My one adventure of the anthropological sort was attending one night, in a pitch-black cabin, a medicine-man ceremony. The heart of the ritual was the medicine man lying in a trance on the floor trussed up like Houdini while blue, sparkling lights danced mysteriously—I have no idea how—over the walls and ceiling. At one point there was some angry muttering in the dark because the medicine man, according to my translator, had just announced that the spirits were irked by my presence. A minute or so later I got a resounding whack on the head from an invisible hand. That was startling enough, but what was far more startling was discovering a day later that my translator, a thoroughly amiable and superior young man, was widely known to have ax-murdered a kinswoman. That dark deeds of mayhem might erupt on the reservation and go utterly unpunished—the young man was unpopular but not conspicuously so—suggested that wilder passions than boredom lay under the surface of reservation life. If so, I had scant experience of them, though once on a black, starless night three young thugs—one of them white—came at me with beer bottles. In the dark I heard their Sioux girl friend plead with them to “leave the guy from New York alone,” and so I escaped unscathed. After a while I began spending most of my time galloping blissfully around on a horse, something I had never done before (or since), until the days melted into a blur and, like the Oglala Sioux, I too became restless.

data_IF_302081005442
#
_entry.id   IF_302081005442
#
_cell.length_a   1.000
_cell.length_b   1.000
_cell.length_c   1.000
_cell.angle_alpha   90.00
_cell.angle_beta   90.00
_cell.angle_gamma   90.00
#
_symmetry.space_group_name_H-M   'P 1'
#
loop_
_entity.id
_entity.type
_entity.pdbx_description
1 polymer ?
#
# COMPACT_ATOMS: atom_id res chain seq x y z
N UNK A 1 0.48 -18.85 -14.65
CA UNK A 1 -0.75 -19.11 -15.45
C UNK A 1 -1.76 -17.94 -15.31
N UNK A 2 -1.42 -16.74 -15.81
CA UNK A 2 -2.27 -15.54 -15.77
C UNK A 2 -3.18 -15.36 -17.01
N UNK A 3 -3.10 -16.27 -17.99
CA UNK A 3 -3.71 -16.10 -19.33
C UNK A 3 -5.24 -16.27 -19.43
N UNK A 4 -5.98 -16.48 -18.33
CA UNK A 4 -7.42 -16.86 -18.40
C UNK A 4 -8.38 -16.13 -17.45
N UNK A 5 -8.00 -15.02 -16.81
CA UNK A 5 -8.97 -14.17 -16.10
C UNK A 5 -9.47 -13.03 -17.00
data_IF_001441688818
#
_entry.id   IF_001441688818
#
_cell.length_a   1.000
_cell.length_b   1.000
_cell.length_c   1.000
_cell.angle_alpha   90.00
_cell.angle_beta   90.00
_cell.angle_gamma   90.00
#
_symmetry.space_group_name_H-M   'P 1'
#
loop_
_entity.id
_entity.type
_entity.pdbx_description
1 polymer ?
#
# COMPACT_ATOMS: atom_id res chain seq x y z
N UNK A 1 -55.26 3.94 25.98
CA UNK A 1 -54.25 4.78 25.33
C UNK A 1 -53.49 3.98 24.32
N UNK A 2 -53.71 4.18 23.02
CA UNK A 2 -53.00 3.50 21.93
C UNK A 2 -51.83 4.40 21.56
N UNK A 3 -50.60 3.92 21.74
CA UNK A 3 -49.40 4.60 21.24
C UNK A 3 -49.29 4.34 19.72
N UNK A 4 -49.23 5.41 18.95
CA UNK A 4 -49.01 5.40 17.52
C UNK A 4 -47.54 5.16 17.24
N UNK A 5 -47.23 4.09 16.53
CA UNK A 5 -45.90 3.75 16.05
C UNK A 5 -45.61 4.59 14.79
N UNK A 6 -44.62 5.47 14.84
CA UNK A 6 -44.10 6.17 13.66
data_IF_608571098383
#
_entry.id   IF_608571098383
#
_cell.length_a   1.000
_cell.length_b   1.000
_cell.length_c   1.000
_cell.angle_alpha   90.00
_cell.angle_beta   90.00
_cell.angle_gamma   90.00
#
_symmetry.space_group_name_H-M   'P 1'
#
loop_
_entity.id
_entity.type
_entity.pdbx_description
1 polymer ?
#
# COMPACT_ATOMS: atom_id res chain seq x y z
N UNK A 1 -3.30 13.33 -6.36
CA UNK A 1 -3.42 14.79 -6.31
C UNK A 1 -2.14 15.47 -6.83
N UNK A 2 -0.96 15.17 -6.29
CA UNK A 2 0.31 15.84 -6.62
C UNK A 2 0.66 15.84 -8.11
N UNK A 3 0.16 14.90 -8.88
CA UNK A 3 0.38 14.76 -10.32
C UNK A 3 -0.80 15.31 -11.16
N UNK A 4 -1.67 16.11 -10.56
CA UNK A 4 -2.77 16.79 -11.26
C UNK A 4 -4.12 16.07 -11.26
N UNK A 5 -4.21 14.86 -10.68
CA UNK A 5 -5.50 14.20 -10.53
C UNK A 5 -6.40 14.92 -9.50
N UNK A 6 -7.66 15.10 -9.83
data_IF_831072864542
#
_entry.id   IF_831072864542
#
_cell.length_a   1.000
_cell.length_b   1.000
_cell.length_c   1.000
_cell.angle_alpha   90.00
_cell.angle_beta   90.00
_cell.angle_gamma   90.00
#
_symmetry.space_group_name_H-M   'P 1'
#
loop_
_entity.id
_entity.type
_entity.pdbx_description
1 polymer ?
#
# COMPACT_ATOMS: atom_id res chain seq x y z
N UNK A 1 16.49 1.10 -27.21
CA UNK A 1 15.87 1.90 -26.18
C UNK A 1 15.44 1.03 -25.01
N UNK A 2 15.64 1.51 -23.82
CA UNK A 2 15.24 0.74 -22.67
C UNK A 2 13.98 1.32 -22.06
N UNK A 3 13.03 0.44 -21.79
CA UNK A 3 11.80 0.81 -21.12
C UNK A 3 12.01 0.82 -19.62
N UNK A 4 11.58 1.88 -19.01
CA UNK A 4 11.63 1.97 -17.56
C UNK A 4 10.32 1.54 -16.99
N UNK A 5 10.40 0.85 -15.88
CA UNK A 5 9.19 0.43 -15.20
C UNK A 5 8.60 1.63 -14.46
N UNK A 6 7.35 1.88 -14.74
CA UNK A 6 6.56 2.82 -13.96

My departure from Pine Ridge was not as lively as my arrival, but I remember it far more vividly. I was heading for the Mexican mountains, for ten weeks of reservation life had convinced me that I could go anywhere and thrive anywhere—a gallant feeling but, alas, short-lived. The day before leaving I had given away a heap of my clothing, and when a crowd gathered to see me off, there in plain sight were several of my shirts, on the backs of tall people, short people, fat people, thin people, elderly people, and little children. No thank-you could have been more eloquent than the sight of that ill-dressed multitude. I shook hands all around and then said good-by to Mary Fast Horse. We looked at each other, and then, too inhibited to embrace, we shook hands in the solemn Pine Ridge way. Just as the car began moving up the dirt path, however, the old lady gathered up her five skirts and her seventy-odd years and ran after the car. We stopped, I looked at her and she at me, and once again we shook hands. I have never seen her again, for though I was happy on the reservation, I have never returned to it. The reason for this I know quite well. It was not because a second visit could not possibly be as happy as the first one, nor because I knew, all too well, that the feckless, shapeless reservation life that gave me so much pleasure gave the Oglala Sioux so much pain. I have not returned for the same reason that the English writer George Orwell never returned to his old prep school: because on seeing Pine Ridge in after years I would think, I could not help but think, “How small everything has grown and how terrible is the deterioration in myself.”